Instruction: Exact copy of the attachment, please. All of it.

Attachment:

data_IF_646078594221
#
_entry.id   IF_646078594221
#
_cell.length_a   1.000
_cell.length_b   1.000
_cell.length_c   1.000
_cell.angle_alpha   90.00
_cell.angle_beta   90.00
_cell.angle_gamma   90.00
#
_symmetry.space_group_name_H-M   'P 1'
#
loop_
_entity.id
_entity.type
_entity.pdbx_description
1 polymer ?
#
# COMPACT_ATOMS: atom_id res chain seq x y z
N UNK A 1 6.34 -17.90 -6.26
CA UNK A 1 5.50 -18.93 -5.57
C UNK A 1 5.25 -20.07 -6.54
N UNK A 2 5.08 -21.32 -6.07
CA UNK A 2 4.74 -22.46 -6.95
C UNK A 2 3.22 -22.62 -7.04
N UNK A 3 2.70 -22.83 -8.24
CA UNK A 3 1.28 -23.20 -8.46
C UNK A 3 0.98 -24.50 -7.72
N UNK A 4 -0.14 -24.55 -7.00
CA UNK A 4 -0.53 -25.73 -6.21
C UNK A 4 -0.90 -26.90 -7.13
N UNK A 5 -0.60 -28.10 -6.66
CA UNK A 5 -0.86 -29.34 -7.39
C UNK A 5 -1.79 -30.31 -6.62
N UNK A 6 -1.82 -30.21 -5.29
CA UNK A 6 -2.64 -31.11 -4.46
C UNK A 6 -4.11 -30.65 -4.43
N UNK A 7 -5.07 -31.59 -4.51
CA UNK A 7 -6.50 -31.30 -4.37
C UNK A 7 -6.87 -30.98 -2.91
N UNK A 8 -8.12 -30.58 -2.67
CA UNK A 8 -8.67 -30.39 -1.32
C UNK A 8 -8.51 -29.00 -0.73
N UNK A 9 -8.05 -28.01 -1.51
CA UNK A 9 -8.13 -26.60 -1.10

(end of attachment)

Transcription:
data_IF_646078594221
#
_entry.id   IF_646078594221
#
_cell.length_a   1.000
_cell.length_b   1.000
_cell.length_c   1.000
_cell.angle_alpha   90.00
_cell.angle_beta   90.00
_cell.angle_gamma   90.00
#
_symmetry.space_group_name_H-M   'P 1'
#
loop_
_entity.id
_entity.type
_entity.pdbx_description
1 polymer ?
#
# COMPACT_ATOMS: atom_id res chain seq x y z
N UNK A 1 6.34 -17.90 -6.26
CA UNK A 1 5.50 -18.93 -5.57
C UNK A 1 5.25 -20.07 -6.54
N UNK A 2 5.08 -21.32 -6.07
CA UNK A 2 4.74 -22.46 -6.95
C UNK A 2 3.22 -22.62 -7.04
N UNK A 3 2.70 -22.83 -8.24
CA UNK A 3 1.28 -23.20 -8.46
C UNK A 3 0.98 -24.50 -7.72
N UNK A 4 -0.14 -24.55 -7.00
CA UNK A 4 -0.53 -25.73 -6.21
C UNK A 4 -0.90 -26.90 -7.13
N UNK A 5 -0.60 -28.10 -6.66
CA UNK A 5 -0.86 -29.34 -7.39
C UNK A 5 -1.79 -30.31 -6.62
N UNK A 6 -1.82 -30.21 -5.29
CA UNK A 6 -2.64 -31.11 -4.46
C UNK A 6 -4.11 -30.65 -4.43
N UNK A 7 -5.07 -31.59 -4.51
CA UNK A 7 -6.50 -31.30 -4.37
C UNK A 7 -6.87 -30.98 -2.91
N UNK A 8 -8.12 -30.58 -2.67
CA UNK A 8 -8.67 -30.39 -1.32
C UNK A 8 -8.51 -29.00 -0.73
N UNK A 9 -8.05 -28.01 -1.51
CA UNK A 9 -8.13 -26.60 -1.10